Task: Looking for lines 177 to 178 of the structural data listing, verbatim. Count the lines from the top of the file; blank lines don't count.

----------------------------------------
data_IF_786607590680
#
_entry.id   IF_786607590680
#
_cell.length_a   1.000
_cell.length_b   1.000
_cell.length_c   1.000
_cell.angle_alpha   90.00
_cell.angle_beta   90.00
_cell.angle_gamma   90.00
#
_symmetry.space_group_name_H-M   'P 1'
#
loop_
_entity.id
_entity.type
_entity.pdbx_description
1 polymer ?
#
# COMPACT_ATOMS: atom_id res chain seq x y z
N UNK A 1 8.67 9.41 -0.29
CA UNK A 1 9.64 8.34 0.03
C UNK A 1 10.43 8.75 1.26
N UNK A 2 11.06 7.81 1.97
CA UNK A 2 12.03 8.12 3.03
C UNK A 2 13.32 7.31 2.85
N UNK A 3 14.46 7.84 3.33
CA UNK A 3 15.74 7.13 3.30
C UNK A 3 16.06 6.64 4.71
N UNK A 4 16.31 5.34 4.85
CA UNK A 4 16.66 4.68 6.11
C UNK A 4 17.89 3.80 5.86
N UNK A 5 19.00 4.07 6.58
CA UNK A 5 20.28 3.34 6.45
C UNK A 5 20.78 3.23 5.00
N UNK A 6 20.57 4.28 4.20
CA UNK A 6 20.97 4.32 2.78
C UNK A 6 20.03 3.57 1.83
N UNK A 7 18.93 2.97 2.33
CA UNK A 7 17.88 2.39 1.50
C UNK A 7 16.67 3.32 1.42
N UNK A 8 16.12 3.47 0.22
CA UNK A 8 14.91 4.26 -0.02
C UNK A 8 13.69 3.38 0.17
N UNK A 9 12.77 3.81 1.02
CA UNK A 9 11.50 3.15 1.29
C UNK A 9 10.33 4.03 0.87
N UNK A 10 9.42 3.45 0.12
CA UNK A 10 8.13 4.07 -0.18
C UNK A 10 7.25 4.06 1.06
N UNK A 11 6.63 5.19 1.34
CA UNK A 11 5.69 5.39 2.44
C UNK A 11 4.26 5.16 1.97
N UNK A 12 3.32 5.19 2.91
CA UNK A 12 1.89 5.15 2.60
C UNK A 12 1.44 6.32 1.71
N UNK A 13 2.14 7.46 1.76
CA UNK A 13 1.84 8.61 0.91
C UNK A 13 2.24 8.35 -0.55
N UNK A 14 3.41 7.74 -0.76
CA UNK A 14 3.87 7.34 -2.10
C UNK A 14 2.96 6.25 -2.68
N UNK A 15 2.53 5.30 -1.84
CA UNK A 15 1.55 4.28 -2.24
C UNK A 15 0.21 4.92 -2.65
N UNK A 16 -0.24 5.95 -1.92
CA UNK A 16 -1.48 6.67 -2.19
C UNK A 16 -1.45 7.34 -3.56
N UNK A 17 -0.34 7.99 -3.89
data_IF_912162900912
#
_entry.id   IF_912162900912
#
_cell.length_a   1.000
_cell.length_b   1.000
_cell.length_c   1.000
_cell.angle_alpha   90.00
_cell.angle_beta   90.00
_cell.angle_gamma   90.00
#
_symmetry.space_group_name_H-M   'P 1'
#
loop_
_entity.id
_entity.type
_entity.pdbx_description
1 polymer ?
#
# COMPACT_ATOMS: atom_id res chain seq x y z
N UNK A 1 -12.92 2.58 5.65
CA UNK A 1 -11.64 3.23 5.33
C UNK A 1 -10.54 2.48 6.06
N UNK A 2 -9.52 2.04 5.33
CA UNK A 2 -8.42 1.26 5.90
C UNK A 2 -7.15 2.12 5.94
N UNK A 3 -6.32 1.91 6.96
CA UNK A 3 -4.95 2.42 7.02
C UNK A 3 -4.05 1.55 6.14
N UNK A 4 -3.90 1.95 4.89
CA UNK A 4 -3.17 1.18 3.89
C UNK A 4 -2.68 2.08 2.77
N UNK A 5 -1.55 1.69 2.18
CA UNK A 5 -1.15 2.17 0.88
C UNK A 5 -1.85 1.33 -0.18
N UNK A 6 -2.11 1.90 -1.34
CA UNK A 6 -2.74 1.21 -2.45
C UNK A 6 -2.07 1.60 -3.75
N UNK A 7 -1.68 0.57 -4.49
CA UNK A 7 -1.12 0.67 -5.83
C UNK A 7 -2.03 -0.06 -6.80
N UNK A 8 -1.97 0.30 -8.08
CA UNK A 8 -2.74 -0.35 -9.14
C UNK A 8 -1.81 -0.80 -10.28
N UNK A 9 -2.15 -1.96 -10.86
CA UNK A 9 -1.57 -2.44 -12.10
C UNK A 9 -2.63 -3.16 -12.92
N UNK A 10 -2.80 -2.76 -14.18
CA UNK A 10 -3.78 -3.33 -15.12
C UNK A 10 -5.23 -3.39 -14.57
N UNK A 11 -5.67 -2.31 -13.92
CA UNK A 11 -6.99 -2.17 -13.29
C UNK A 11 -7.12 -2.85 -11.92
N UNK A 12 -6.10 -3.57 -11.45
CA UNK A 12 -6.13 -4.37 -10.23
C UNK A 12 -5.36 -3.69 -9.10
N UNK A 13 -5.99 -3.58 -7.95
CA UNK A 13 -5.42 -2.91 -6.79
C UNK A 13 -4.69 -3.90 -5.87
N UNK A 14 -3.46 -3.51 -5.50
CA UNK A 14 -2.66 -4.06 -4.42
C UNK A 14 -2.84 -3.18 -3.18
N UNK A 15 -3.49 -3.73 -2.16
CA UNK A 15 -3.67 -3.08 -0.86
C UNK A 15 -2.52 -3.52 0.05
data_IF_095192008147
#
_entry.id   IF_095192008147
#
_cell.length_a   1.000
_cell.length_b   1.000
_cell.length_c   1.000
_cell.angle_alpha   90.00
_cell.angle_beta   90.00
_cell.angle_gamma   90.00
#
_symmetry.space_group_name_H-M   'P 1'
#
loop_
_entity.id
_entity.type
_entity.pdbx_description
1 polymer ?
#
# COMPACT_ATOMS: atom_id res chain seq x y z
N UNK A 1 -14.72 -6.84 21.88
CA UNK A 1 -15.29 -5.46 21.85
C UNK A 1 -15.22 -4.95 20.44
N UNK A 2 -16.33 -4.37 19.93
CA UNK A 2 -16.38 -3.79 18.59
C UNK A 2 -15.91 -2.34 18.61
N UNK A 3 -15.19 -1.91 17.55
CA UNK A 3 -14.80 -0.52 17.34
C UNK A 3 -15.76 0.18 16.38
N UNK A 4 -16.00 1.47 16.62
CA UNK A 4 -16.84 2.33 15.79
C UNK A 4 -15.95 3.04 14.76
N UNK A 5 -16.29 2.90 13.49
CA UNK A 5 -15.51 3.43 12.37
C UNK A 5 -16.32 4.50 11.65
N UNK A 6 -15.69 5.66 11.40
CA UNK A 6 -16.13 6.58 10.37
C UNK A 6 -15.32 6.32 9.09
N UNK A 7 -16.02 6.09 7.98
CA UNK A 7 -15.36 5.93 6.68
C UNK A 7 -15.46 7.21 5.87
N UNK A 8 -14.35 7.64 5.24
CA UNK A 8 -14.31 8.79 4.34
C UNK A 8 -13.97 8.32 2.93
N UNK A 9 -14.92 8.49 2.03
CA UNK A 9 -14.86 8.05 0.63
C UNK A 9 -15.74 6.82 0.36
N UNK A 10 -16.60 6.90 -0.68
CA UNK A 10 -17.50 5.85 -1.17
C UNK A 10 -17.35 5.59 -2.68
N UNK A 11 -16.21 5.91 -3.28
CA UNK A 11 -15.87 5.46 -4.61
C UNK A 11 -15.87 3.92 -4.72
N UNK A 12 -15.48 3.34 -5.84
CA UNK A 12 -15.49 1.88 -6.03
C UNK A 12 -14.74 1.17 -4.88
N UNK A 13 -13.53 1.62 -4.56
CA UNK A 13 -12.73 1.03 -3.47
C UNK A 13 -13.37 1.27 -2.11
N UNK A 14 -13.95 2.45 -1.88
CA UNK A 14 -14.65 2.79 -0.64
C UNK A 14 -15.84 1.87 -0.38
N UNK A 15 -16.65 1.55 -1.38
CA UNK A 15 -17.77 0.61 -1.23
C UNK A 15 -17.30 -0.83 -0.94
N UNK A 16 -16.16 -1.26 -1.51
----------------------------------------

CA UNK A 8 -14.31 8.79 4.34
C UNK A 8 -13.97 8.32 2.93